Birds: Lawyer in a Poorly Focused Chromathon!

Started 2 months ago | Questions
Bassam Guy Senior Member • Posts: 2,003
Birds: Lawyer in a Poorly Focused Chromathon!
3

I don't have anything longer than 60mm except my $99 "plastic [not so] fantastic" 40-150. I've never really tried avian photography before but would like to get some decent shots (unlike these) when the opportunity arises.

I used C-AF+TR. In retrospect, since the Turkey Lawyer refused to fly despite my pleas. Would S-AF have done better? MF, Peaking or Magnify or both?

I exposed for the lawyer, dressed in dark suits against a bright cloudy sky (some meteorologists say it is smoke remnants from CA in Northern VA). Was +2 and +2.5 EV too much and encouraged the chroma?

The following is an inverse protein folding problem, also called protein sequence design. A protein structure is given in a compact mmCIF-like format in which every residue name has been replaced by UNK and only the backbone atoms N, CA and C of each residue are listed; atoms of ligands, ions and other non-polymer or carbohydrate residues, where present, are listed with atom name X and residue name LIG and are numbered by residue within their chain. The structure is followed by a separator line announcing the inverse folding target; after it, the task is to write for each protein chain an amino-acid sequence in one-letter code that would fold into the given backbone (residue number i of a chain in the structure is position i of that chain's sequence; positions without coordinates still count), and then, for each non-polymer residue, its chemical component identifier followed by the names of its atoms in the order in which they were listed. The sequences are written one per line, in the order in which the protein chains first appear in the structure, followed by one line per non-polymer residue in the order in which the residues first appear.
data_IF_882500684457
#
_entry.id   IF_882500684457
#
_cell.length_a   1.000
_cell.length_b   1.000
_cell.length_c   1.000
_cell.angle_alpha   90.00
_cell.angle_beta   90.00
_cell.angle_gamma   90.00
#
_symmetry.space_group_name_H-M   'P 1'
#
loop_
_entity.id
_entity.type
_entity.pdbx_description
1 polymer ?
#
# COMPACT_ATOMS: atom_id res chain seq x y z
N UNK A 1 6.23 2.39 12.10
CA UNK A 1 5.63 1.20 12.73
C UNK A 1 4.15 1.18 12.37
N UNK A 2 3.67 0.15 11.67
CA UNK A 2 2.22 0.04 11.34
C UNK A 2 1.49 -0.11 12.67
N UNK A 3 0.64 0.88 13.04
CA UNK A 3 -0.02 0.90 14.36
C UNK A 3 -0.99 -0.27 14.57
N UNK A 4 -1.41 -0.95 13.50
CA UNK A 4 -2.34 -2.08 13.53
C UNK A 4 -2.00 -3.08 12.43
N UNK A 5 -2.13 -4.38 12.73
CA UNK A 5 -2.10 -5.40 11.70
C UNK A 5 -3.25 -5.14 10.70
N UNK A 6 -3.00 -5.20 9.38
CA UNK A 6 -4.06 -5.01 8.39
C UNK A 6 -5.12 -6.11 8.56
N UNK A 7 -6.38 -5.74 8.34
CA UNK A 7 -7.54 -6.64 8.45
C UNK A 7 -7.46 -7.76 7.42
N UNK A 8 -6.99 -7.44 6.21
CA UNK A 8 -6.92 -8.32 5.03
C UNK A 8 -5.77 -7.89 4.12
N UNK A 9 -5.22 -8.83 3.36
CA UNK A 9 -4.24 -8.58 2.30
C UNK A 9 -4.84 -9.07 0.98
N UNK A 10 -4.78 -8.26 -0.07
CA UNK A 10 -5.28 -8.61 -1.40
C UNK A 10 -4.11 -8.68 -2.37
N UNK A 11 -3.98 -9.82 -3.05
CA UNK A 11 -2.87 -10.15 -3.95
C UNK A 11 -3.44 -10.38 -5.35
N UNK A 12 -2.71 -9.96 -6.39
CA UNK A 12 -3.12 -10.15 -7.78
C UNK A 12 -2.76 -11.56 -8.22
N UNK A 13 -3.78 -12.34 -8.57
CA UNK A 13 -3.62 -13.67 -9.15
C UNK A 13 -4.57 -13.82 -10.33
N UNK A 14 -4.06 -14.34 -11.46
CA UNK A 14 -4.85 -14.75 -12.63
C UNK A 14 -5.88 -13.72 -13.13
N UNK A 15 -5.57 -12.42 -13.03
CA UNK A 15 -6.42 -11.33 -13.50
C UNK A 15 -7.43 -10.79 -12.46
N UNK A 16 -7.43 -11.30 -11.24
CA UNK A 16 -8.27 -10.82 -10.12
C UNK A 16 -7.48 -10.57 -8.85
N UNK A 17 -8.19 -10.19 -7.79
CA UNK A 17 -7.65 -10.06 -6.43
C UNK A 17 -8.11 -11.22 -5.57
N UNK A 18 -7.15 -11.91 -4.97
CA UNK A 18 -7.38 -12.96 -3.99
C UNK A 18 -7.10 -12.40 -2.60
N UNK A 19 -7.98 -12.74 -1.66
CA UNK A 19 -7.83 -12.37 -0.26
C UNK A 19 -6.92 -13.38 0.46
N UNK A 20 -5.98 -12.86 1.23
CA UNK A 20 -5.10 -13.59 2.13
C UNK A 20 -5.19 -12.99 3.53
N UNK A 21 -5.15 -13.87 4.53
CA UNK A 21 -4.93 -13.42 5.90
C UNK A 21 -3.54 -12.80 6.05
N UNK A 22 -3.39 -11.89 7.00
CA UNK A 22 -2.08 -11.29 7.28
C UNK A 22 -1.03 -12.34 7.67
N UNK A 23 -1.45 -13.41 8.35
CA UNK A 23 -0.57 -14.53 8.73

I'm not great at judging distance but I would say I was about 35+ meters away.

Not flying, just flapping wings

Sitting still an bad AF, what gives?

I wouldn't want a lower exposure

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Skeeterbytes Forum Pro • Posts: 18,498
Re: Birds: Lawyer in a Poorly Focused Chromathon!
2

Bassam Guy wrote:

I don't have anything longer than 60mm except my $99 "plastic [not so] fantastic" 40-150. I've never really tried avian photography before but would like to get some decent shots (unlike these) when the opportunity arises.

I used C-AF+TR. In retrospect, since the Turkey Lawyer refused to fly despite my pleas. Would S-AF have done better? MF, Peaking or Magnify or both?

I exposed for the lawyer, dressed in dark suits against a bright cloudy sky (some meteorologists say it is smoke remnants from CA in Northern VA). Was +2 and +2.5 EV too much and encouraged the chroma?